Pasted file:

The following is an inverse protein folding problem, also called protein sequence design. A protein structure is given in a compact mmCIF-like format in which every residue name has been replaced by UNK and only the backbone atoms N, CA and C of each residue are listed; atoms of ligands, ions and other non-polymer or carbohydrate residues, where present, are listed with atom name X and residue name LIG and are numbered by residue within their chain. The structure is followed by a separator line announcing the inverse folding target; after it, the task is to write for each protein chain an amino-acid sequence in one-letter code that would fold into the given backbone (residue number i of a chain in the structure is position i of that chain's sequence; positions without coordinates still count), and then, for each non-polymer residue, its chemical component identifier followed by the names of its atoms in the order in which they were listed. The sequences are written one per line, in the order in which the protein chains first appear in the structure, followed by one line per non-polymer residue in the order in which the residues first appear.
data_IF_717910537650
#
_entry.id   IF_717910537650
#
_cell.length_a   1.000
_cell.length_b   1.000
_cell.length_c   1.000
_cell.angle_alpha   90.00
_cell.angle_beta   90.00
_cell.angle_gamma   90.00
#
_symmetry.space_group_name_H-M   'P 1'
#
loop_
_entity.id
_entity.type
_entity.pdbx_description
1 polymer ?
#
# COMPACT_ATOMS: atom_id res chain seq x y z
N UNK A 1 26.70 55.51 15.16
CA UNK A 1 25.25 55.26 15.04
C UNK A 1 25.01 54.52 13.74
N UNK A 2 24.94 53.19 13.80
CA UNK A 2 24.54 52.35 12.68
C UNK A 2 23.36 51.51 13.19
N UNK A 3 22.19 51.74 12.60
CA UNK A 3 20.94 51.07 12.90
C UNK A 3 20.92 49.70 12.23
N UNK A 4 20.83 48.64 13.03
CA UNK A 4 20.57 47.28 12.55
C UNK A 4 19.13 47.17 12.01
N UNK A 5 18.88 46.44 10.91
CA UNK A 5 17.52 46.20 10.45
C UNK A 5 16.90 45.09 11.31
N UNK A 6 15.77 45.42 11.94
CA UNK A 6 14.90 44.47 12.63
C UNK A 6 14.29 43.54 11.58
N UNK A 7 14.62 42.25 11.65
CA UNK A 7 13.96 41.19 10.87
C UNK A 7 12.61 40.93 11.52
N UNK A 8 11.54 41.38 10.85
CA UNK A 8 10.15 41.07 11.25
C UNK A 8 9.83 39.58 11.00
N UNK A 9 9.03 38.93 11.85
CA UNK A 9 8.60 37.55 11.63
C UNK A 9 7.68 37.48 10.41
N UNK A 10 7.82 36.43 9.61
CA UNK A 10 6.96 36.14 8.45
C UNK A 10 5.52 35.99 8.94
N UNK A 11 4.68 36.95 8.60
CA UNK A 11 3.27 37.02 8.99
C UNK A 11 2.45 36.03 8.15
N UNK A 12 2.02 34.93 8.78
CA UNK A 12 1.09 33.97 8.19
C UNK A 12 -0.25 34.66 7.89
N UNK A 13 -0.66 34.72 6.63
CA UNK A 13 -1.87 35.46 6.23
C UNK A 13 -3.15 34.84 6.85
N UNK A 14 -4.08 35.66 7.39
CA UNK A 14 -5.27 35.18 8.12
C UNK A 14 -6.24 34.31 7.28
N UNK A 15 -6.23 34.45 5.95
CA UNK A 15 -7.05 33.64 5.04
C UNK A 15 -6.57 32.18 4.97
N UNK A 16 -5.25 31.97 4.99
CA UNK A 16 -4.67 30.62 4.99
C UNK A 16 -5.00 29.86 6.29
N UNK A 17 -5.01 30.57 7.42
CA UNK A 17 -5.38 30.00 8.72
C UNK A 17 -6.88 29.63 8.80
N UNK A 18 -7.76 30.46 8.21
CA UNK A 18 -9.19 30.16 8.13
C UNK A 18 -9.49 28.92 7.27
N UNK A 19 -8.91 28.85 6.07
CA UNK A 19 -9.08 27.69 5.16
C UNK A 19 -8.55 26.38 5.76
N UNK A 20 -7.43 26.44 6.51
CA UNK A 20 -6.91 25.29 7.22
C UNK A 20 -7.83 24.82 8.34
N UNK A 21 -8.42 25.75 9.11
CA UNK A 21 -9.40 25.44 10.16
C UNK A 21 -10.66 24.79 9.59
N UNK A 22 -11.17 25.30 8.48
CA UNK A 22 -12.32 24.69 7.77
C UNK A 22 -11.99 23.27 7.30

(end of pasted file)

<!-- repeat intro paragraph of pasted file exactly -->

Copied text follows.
The following is an inverse protein folding problem, also called protein sequence design. A protein structure is given in a compact mmCIF-like format in which every residue name has been replaced by UNK and only the backbone atoms N, CA and C of each residue are listed; atoms of ligands, ions and other non-polymer or carbohydrate residues, where present, are listed with atom name X and residue name LIG and are numbered by residue within their chain. The structure is followed by a separator line announcing the inverse folding target; after it, the task is to write for each protein chain an amino-acid sequence in one-letter code that would fold into the given backbone (residue number i of a chain in the structure is position i of that chain's sequence; positions without coordinates still count), and then, for each non-polymer residue, its chemical component identifier followed by the names of its atoms in the order in which they were listed. The sequences are written one per line, in the order in which the protein chains first appear in the structure, followed by one line per non-polymer residue in the order in which the residues first appear.